Review: Named of the Dragon

By Paula R. Stiles

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nameddragonKearsley, Susanna. Named of the Dragon. New York: Berkley Books, 1998. $6.99 USD. ISBN: 0-425-17345-3. 298pp.

Widowed Canadian literary agent Lyn Ravenshaw travels to Wales for Christmas (yep, it’s another paranormal Christmas romance). She suffers from dreams of her son, who has been dead for five years. Upon her arrival, a young widow named Elen latches onto her as the guardian angel of her baby, Stevie. Needless to say, this makes Lyn uncomfortable. Elen is convinced that her son is the mab y darogan – “son of prophecy” – a new version of Arthur Pendragon and Wales’ last real king, Owain Glyndwr (1349-1416), and that someone in the village finds this noble heritage a threat. Owain was an outlaw for most of his life, but he also kicked a lot of English butt, was a superlative leader (both militarily and politically) and died in hiding, never betrayed. Hence the legendary connection of Owain to Arthur, and the book’s title. Lyn thinks Elen is a little nuts and half the village thinks she’s a whore due to some rumours about the child not being her dead husband’s. But when Lyn’s dreams change to include them, she also starts to believe that Elen and Stevie are in real danger – but from whom?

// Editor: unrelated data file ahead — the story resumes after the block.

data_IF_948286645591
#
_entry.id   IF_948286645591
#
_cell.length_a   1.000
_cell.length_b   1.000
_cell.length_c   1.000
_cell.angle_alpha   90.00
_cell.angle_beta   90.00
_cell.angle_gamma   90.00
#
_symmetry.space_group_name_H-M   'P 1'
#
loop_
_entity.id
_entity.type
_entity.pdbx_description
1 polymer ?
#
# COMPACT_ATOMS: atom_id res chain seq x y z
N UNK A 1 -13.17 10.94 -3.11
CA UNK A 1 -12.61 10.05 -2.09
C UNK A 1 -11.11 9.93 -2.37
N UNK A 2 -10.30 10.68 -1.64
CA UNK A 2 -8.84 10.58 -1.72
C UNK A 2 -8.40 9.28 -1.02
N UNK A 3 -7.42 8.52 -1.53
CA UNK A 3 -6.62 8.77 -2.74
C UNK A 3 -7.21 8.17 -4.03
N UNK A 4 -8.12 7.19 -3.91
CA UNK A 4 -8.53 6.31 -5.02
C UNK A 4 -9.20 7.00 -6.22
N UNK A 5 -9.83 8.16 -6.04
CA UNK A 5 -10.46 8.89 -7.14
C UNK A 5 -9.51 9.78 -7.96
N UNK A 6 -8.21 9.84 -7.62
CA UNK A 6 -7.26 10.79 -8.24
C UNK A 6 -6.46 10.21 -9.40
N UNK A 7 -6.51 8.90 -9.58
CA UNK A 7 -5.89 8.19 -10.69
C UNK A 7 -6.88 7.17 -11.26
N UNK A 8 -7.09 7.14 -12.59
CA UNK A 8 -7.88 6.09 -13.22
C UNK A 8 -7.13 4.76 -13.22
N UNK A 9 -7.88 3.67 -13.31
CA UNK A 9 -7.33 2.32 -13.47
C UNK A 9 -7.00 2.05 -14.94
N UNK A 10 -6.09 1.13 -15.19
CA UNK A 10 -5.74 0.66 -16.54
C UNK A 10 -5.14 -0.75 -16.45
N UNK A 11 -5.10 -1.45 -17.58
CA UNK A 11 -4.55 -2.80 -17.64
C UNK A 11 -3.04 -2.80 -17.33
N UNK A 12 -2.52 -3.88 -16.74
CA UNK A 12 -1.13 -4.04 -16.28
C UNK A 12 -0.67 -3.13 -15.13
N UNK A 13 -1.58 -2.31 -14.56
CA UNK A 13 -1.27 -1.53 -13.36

Meanwhile, naturally, Lyn is finding a possible new love in the form of surly playwright, Gareth Gwyn Morgan.